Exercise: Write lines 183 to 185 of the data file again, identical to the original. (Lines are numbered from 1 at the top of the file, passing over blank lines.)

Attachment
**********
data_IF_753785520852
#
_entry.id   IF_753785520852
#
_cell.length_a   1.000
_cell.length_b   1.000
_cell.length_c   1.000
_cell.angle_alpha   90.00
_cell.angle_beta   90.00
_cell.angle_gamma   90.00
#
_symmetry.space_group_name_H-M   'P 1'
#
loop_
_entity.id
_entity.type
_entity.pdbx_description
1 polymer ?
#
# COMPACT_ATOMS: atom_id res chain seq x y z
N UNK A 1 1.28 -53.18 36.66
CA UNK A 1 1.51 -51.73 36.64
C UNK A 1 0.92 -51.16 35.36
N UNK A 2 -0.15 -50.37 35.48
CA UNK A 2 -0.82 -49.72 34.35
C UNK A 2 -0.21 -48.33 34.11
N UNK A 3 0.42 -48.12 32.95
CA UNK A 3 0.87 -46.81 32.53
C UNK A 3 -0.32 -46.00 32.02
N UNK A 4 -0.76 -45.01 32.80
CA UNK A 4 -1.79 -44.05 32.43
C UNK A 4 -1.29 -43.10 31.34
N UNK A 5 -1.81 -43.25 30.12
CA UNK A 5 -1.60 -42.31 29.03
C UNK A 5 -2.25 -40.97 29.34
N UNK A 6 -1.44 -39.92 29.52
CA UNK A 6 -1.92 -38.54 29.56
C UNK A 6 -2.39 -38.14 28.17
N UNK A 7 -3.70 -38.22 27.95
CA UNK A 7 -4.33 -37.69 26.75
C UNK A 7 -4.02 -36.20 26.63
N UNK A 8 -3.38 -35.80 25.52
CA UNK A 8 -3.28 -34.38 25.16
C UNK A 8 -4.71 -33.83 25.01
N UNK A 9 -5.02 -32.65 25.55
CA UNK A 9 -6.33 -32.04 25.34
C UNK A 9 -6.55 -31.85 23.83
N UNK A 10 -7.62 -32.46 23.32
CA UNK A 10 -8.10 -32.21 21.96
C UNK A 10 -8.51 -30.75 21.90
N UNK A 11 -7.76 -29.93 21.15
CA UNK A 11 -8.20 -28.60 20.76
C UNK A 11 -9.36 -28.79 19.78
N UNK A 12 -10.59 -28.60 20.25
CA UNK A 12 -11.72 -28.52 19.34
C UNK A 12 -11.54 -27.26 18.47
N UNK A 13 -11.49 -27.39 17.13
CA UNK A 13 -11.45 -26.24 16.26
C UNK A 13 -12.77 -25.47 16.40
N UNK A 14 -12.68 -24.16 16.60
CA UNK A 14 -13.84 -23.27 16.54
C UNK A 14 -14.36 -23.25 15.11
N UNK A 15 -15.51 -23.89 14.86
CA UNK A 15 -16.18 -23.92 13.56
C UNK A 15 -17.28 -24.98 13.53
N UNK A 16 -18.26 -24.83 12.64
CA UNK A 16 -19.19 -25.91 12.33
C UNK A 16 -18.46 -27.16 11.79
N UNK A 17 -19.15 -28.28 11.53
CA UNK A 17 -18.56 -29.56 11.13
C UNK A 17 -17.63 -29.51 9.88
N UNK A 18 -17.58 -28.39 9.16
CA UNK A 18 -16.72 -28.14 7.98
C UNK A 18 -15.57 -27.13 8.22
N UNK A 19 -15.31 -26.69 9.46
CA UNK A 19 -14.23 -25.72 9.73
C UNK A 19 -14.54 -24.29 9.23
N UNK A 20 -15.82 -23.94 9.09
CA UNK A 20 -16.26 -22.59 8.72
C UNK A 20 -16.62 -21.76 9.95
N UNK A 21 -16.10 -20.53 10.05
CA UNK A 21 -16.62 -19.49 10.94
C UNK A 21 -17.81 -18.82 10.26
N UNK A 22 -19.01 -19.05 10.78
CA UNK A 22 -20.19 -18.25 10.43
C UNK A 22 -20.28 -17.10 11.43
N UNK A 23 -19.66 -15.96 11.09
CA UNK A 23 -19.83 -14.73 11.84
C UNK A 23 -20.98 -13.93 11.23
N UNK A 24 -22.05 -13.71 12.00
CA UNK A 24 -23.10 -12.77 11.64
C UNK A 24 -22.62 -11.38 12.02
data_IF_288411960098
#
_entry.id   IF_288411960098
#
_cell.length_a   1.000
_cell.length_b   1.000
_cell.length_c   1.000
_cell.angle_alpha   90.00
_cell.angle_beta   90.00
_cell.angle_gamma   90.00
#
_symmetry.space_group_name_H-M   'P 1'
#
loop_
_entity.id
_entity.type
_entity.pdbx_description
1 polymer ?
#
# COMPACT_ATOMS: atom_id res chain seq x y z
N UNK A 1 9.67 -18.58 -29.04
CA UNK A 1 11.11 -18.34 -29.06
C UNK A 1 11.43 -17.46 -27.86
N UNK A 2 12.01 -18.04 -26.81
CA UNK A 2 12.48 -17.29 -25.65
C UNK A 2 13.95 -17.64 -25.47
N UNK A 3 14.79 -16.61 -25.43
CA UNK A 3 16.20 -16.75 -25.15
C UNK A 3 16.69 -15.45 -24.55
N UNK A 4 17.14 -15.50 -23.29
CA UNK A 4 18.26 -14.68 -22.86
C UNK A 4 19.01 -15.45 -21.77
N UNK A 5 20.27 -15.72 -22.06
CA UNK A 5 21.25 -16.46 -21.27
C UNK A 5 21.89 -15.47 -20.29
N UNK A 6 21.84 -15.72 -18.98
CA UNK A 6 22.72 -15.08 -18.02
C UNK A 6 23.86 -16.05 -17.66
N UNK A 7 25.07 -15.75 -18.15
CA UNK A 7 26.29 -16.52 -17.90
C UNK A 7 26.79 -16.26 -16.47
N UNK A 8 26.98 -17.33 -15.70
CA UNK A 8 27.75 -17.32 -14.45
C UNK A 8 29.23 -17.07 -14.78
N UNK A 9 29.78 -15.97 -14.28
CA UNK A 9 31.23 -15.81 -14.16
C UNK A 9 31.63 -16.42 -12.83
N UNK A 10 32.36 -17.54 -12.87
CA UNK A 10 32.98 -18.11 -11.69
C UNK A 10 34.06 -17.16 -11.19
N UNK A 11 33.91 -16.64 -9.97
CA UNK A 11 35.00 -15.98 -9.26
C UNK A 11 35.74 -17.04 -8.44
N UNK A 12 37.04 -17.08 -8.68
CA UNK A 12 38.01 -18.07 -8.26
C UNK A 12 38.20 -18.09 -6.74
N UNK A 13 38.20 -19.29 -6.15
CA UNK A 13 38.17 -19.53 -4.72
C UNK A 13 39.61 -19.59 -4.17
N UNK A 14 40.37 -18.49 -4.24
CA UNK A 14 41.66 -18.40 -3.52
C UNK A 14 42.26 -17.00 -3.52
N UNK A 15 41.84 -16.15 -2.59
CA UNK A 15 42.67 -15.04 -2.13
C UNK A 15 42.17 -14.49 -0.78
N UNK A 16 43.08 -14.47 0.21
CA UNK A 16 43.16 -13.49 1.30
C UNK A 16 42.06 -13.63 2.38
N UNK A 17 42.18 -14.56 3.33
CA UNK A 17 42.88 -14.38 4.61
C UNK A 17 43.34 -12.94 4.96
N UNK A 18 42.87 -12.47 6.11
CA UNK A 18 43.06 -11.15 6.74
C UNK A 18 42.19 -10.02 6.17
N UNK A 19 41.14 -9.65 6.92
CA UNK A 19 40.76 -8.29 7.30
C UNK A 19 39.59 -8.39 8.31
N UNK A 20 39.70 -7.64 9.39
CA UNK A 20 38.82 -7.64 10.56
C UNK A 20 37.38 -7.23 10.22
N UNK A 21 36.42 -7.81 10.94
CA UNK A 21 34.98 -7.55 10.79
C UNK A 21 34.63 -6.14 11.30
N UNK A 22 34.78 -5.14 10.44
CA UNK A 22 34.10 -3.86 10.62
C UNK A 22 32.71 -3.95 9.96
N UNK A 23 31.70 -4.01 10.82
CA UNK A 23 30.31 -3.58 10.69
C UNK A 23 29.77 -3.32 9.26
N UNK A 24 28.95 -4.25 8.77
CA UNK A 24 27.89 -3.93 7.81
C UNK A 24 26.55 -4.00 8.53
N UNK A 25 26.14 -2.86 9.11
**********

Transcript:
CA UNK A 24 27.89 -3.93 7.81
C UNK A 24 26.55 -4.00 8.53
N UNK A 25 26.14 -2.86 9.11